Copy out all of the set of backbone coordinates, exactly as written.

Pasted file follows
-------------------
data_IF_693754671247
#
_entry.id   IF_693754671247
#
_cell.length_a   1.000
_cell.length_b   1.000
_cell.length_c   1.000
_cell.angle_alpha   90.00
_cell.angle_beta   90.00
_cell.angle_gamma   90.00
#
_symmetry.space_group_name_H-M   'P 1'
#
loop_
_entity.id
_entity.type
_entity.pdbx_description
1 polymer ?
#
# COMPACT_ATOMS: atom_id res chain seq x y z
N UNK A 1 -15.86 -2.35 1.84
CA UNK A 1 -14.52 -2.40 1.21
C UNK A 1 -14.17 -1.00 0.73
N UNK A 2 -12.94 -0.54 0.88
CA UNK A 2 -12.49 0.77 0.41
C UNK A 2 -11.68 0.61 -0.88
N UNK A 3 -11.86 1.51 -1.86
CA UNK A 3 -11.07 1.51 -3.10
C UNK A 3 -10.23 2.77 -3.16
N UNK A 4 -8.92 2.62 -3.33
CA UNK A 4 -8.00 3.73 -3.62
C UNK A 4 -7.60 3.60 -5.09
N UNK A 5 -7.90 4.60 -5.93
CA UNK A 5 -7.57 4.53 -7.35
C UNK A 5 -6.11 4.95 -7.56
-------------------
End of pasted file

data_IF_693754671247
#
_entry.id   IF_693754671247
#
_cell.length_a   1.000
_cell.length_b   1.000
_cell.length_c   1.000
_cell.angle_alpha   90.00
_cell.angle_beta   90.00
_cell.angle_gamma   90.00
#
_symmetry.space_group_name_H-M   'P 1'
#
loop_
_entity.id
_entity.type
_entity.pdbx_description
1 polymer ?
#
# COMPACT_ATOMS: atom_id res chain seq x y z
N UNK A 1 -15.86 -2.35 1.84
CA UNK A 1 -14.52 -2.40 1.21
C UNK A 1 -14.17 -1.00 0.73
N UNK A 2 -12.94 -0.54 0.88
CA UNK A 2 -12.49 0.77 0.41
C UNK A 2 -11.68 0.61 -0.88
N UNK A 3 -11.86 1.51 -1.86
CA UNK A 3 -11.07 1.51 -3.10
C UNK A 3 -10.23 2.77 -3.16
N UNK A 4 -8.92 2.62 -3.33
CA UNK A 4 -8.00 3.73 -3.62
C UNK A 4 -7.60 3.60 -5.09
N UNK A 5 -7.90 4.60 -5.93
CA UNK A 5 -7.57 4.53 -7.35
C UNK A 5 -6.11 4.95 -7.56